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In addition to identifying trends through our daily interactions with companies and job seekers, we conduct extensive research on hiring and employment issues. Read about our latest research, including results from our ongoing surveys of CFOs, CIOs, lawyers, advertising and marketing executives, human resources managers, senior managers and workers.

Are Suits Still Suitable For Job Interviews? Managers Split Between Formality And Function, Survey Shows
- 94% of managers say style of dress is important for candidates
- Miami, New York and Washington, D.C., favor interview attire formality
- Candidates can keep it casual in Austin and Seattle

MENLO PARK, Calif., Sept. 10, 2019  -- While casual dress codes are gaining ground in the workplace, job applicants shouldn't put away their power suits just yet, according to new research from global staffing firm Accountemps. In a survey of senior managers, 37% of respondents said candidates should always wear a formal suit when interviewing for a job. A similar percentage (36%) felt proper interview attire depends on the position or department at the company.

Source: Accountemps

Almost all respondents agreed how someone dresses for the job interview is significant: 52% reported it's very important, and 42% said it's at least somewhat important. Perhaps unsurprisingly, the research also shows recommended job interview attire varies by industry: Suits are more often preferred in finance, insurance and real estate (46%) than construction (28%) or retail (26%).

View an infographic for details on suitable interview attire.

"Know your audience before going into an interview to ensure you not only look your best, but also look the part," said Michael Steinitz, senior executive director of Accountemps, a division of Robert Half. "It can be uncomfortable if you're underdressed – or extremely overdressed – for an interview. Whether the office environment is jeans and T-shirts or suits, ensure your outfit is one step above the hiring company's usual protocol in formality."

Steinitz added, "Ask your professional network, HR contact or recruiter, if you have one, for tips on what to wear. Staffing experts can provide coaching on creating a great first impression."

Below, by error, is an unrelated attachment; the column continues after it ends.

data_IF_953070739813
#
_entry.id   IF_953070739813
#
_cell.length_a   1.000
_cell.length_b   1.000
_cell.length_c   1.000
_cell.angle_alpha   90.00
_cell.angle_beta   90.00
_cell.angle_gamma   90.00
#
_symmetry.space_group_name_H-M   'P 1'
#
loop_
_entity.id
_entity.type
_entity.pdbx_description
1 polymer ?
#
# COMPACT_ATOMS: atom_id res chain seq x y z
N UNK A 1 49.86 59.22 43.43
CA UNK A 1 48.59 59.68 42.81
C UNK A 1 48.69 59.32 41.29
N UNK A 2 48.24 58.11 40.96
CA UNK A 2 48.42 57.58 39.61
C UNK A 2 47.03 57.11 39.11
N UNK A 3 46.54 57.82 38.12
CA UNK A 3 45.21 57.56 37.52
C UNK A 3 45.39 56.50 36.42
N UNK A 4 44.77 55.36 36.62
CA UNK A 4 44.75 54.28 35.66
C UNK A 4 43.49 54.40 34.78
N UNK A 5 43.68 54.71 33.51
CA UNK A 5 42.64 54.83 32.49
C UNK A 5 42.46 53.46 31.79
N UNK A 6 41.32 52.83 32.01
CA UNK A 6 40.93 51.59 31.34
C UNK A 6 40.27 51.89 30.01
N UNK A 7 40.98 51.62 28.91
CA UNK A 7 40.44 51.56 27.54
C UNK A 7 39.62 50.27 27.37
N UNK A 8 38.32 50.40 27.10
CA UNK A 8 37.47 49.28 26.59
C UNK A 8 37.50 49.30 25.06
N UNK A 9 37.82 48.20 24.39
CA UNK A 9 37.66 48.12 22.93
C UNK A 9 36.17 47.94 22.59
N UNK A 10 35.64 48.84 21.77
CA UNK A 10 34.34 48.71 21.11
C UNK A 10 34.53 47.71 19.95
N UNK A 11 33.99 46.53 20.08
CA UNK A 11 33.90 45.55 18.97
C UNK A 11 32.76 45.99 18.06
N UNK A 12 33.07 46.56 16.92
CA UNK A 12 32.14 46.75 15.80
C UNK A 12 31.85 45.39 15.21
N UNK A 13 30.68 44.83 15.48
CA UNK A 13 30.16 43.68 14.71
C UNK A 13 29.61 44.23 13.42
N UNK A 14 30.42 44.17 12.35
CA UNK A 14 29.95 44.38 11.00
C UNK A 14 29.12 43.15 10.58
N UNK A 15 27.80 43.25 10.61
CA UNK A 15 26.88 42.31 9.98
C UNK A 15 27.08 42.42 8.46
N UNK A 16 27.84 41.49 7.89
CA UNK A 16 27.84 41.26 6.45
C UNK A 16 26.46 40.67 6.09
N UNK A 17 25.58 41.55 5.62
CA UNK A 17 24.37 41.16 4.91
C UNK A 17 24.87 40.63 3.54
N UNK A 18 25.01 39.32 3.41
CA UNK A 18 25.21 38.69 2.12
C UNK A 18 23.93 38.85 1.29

Additional findings

  • Cities where you should suit up: Miami, New York and Washington, D.C. (54% each) have the highest percentage of managers who said a suit should always be worn to job interviews.
  • Smart casual cities: Phoenix (45%), Minneapolis (43%) and Charlotte (42%) have the most managers who said whether a suit should be worn to a job interview depends on the position or department at the company. Austin and Seattle (32% each) are the top markets where a suit may not be necessary if the candidate looks professional.
  • Size matters in suiting up: At least 40% of managers at companies with more than 250 employees prefer candidates wear a suit to job interviews. In comparison, 31% of managers at organizations with 20 to 99 employees expect to see applicants don formal wear.

Steinitz noted, "Managers can improve the interview experience by removing the guesswork and letting candidates know the recommended attire ahead of time. That way, everyone around the table can concentrate on the substance of the interview, including whether the applicant's knowledge, experience and personality are a match for the role and company."

For more advice on how to dress appropriately for and ace a job interview, visit the Robert Half blog.

About the Research

The survey was developed by Accountemps and conducted by an independent research firm. It includes responses from more than 2,800 senior managers at U.S. companies with 20 or more employees.

About Accountemps

Accountemps, a Robert Half company, is the world's first and largest specialized staffing service for temporary accounting, finance and bookkeeping professionals. The staffing firm has more than 300 locations worldwide. More resources, including job search services and the company's blog, can be found at roberthalf.com/accountemps.

 

 

SOURCE Accountemps

For further information: Lisa Amstutz, (650) 234-6246, lisa.amstutz@roberthalf.com